In case anyone is wondering why schools in the South close down at the mere mention of snow, take today in Atlanta as an example. Students and faculty are spending the night in a handful schools across the metro area, emergency shelters are opening up to provide stranded motorists a place to stay after spending HOURS in standstill traffic (usually because they ran out of gas!), GADOT reports over 940 accidents today, folks are opening up their homes to others in need across the metro area: the city basically shut down.
Forecasts initially called for snow to hit around noon, just south of the city, with a *possible* light dusting to the north. This was not so. I picked up my daughter from preschool at 11:45 today, and saw a small handful of flakes on the way home. Within 45 minutes, it started to fall fast. Within about an hour, the entire Atlanta area was covered in snow, which fell for several hours.
The last time we saw snow was 2011, but not really. That was a little snow, with a LOT of ice for a week after. Honestly, we get this maybe every 3 years. Tops.
Atlanta is not equipped for snow. Moreover, Atlanta is not equipped to deal with snow when EVERYONE rushes out to get home at the same time. There was a MAD rush around 1:00 to get home AND to pick up kids from schools that decided then and there to close early, once folks saw just how things were shaping up. Essentially, the entire city tried to go home all at once. In the meantime, the roads started freezing up, but the salt trucks couldn’t get out there due to the heavy traffic.
From the safety and warmth of my home on the corner of a semi-busy street, I watched a steady (slow) stream of cars flow by, all filled with folks anxiously wanting to get home. Many of my former coworkers are spending the night at the elementary school, comforting kids who could not get home – some as young as four years old. My neighbor teaches at a private school near the airport, usually about a 45-60 minute commute. It took her well over five hours to get home. And she was lucky: she drives a Prius. Many many many others were not so fortunate, either for running out of gas, or hitting a patch of ice they couldn’t handle, or bumping in to others on the road – all because they found themselves in a situation they weren’t used to and didn’t know how to handle.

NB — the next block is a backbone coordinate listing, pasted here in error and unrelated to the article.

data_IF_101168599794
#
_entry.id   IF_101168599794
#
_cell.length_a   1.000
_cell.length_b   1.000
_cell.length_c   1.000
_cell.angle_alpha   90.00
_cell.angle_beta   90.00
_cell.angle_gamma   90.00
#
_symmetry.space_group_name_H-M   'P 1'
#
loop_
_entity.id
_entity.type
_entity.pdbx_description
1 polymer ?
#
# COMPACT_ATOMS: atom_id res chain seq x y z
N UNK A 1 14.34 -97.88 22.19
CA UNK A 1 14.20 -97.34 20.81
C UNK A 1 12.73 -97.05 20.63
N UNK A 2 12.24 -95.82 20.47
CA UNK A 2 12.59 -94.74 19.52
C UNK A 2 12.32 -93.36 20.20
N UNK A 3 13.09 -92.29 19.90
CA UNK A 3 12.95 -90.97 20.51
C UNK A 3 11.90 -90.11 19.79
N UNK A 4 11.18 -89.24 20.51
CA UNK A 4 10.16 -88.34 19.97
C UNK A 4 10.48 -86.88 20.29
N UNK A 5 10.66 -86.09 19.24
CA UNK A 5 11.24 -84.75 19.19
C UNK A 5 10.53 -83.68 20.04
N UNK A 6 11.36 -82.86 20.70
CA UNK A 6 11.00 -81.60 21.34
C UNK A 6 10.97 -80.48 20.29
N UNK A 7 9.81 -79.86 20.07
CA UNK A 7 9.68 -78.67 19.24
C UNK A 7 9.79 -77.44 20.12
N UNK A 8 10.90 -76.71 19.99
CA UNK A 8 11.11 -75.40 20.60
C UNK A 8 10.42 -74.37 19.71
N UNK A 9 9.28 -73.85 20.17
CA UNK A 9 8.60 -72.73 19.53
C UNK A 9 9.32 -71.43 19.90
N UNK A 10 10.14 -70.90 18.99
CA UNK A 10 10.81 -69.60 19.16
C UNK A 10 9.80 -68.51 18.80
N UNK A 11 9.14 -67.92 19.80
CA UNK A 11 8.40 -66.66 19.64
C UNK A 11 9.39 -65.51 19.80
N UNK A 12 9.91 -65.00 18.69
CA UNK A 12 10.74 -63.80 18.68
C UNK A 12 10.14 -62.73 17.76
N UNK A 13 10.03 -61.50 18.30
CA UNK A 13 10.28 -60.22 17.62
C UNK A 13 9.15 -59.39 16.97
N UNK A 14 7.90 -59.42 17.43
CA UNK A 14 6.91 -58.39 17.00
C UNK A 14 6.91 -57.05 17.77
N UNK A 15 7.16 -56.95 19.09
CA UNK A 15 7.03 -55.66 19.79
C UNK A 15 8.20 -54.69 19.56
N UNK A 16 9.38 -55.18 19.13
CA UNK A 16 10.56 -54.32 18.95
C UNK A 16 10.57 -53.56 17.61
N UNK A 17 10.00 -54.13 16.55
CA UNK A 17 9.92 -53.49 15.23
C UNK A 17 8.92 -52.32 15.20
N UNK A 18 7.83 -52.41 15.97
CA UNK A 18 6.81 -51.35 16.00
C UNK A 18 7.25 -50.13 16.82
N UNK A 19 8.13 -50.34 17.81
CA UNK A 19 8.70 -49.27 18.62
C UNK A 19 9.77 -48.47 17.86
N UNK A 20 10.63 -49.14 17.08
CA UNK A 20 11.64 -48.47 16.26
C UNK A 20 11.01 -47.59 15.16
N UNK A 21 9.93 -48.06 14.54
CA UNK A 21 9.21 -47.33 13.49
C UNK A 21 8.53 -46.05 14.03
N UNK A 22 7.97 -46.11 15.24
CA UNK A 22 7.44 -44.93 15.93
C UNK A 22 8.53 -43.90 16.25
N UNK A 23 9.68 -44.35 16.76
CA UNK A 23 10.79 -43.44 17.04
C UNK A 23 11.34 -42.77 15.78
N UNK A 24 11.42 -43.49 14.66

School buses were abandoned, unable to make it up hills across the areas – so parents were forced to get out in the mess to retrieve their children or put their faith in their children’s school’s faculty and staff to provide a safe and warm place for them to sleep for the night.
It’s a mess, y’all. No one expected this, nor foresaw the nasty heartbreaking repercussions. All over a few flakes. Well, 3″ of flakes, to be exact.
Amidst this chaos, amazing human compassion has unfolded in overwhelming spirit. People opening their homes to perfect strangers, stranded by the mess. People walking in this arctic weather to help support a friend-of-a-friend-of-a-friend, thanks to the amazing power of Facebook. The governor declared a state of emergency, and rightfully so – it’s 1 a.m., and people on the highways are STILL stranded on now icy roads. I pray that when I wake up in the morning, the traffic has eased, and those stranded either have found a warm place to stay, or have found their way home.
Either way, tomorrow (Wednesday) will be a day at home for hopefully most. I plan to spend short bursts outside with the kids, experimenting with colored water paint in the snow/ice, building snowmen, and perhaps a snowball fight or two – along with many other get-you-moving inside games and activities. (Because, honestly, we just don’t have proper snow gear, so short trips outside!)
In any case, prayers and warm thoughts to the entire metro Atlanta area. Amidst all this mess, I’m proud to see all the kind acts emerge.Keep on saving! :o)
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